Do discussions about franchise agreements get you excited? Does the mere mention of the Franchise Disclosure Document, (FDD) make you want to run to your local franchise attorney, so you can plunk down a $1500 check for some due diligence services?
And, if those things don't excite you enough, remember that you should first do this, before you even sign your franchise agreement.
And the fun begins…..
It's really not that bad. There are lot's of details in a franchise agreement, (contract) and the FDD can be a little overwhelming for some, but if you do all the things you need to do, one chunk at a time, you'll be fine.
"But, Joel, why do I have to mess with this really boring 200 page document?"
Because you don't want to lose your money.
Proper franchise research includes going over all the things that you may not want to go over.
I want to make sure that you don't miss something. (The "something's" may include some of the more boring aspects of franchise research.)
As a prospective business owner, you need to know what the legal issues are that could affect you, your family, and your new business.
When it comes to franchising, the Federal Trade Commission requires all franchise companies that are registered in the United States to have a document called the Franchise Disclosure Document.
This legal document must contain 23 items of information for you, the prospective buyer.
Some of the information includes:
1. The business experience and background of company officers
2. Any current or pending litigation
3. Initial Investment (broken down specifically)
4. List of all franchise owners currently in the system
5. List of all franchise owners that have left the system in the past 12 months
See How Much I Can Help You
Schedule A Complimentary Call
6. Obligations of the franchisor, and of the franchisees
These are just a few of the items that are included in the FDD.
It's recommended that you consult with an attorney that is familiar with franchise law in the United States, when you're at the point in which you are getting serious about investing in the franchise business.
* In July of 2008 a new rule took effect. It changed some aspects of the original disclosure document that was called the UFOC.
The law firm of DLA-Piper lays those changes out nicely.
The Franchise Agreement
Do you remember how hot Krispy Kreme donut shops were a few years ago? I do! A week didn't pass without at least one phone call, or one email from someone asking me, "Joel, how much would it cost to buy a Krispy Kreme donut shop?"
A few hundred thousand dollars.
Silence. Followed by, "oh."
One must sell lots of donuts. Lots.
Over at www.oncle.com there are some copies of real-live franchise agreements. Here's part of the Krispy Kreme franchise agreement.
"You agree to use in developing and operating the STORE only the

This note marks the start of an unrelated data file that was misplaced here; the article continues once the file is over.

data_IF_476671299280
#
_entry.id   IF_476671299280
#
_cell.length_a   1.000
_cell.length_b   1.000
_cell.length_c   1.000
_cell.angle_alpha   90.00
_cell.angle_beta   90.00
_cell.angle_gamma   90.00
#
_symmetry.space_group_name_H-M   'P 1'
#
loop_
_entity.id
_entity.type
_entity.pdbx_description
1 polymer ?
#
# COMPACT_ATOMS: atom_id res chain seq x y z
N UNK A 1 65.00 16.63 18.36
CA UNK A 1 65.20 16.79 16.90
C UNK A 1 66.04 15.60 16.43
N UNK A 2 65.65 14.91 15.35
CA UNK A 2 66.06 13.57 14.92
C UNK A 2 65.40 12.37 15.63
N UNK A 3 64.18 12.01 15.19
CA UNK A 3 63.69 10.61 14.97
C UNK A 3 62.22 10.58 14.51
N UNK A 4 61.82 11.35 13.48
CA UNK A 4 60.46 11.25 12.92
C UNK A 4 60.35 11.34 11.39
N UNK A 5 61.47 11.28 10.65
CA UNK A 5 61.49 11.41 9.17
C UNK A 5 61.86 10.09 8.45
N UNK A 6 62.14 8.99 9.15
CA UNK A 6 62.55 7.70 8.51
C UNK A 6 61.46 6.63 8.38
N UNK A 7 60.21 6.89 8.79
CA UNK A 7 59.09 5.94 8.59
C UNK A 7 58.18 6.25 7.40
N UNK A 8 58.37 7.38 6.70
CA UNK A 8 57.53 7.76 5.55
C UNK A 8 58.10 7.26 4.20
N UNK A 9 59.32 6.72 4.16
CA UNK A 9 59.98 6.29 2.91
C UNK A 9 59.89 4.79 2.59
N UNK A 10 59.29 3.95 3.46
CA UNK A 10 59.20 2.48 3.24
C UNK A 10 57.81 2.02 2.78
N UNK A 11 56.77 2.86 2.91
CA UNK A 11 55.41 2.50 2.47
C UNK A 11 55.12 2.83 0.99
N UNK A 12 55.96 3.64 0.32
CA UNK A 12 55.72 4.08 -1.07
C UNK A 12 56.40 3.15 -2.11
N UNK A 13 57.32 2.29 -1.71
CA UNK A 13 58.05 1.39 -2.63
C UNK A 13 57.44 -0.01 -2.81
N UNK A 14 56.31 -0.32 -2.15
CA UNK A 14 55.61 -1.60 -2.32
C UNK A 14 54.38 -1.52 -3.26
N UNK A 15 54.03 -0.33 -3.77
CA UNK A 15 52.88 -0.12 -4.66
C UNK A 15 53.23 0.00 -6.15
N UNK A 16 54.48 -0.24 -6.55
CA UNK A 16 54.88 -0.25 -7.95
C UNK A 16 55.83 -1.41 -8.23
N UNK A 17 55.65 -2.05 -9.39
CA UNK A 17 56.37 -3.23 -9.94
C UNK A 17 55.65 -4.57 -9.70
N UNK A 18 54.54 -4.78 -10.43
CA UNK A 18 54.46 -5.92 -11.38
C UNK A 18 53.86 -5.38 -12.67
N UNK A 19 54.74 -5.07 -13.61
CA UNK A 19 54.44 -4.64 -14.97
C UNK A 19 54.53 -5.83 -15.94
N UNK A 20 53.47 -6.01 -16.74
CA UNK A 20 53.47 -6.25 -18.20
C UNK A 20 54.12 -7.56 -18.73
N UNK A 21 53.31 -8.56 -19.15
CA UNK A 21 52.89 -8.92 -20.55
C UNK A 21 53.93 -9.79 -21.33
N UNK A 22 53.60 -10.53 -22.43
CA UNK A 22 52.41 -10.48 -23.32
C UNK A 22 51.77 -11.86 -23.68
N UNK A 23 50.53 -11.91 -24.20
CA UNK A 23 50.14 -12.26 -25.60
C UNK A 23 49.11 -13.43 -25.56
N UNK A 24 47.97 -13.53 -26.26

buildings, equipment (including production equipment and fixtures, cash
register/computer terminals and a telecopier) fixtures, furnishings, signs and
delivery vehicles (if utilized) that we have approved for KRISPY KREME STORES as
meeting our specifications and standards for quality, design, appearance,
function and performance. You agree to place or display at the Site (interior
and exterior) only such signs, emblems, lettering, logos and display materials
that we approve from time to time. We are the sole supplier to our franchisees
of certain doughnut production equipment and fixtures that we specify for KRISPY
KREME STORES. Such doughnut production equipment and fixtures consist of, but
are not limited to, the items described on Exhibit C. You agree to purchase all
such production equipment from us or such other suppliers that we designate from
time to time. You agree to acquire approved brands, types or models of other
equipment, fixtures, furnishings, signs and delivery vehicles only from
suppliers we have designated or approved (which may include us and/or our
subsidiary). If you purchase supplies or equipment from us, you agree to give us
authorization in the form that we designate, to initiate debit entries and/or
credit correction entries to the STORE bank operating account (the "Account")
for payment for purchases from us and any interest charges due thereon. You
agree to make the funds available in the Account for withdrawal by electronic
transfer no later than the due date for payment thereon."
How many breaths were you able to take in between sentences?
There are pages and pages with paragraphs similiar to the one above in every franchise agreement.
I could show you more of the Krispy Kreme franchise agreement. But why? Are you an attorney?
It's not that there's anything wrong with a franchise agreement. It's not a case of a franchisor trying to pull a fast one on you. It's just that it's written in legalspeak, and it's very, very, detailed. You could miss something. Get a franchise attorney who can help you decipher things.
An attorney that's familiar with franchise law will prove to be an invaluable resource when deciding on whether or not to move forward with a franchise opportunity.
If you'd like a referral, just let me know. I'd love to help protect you.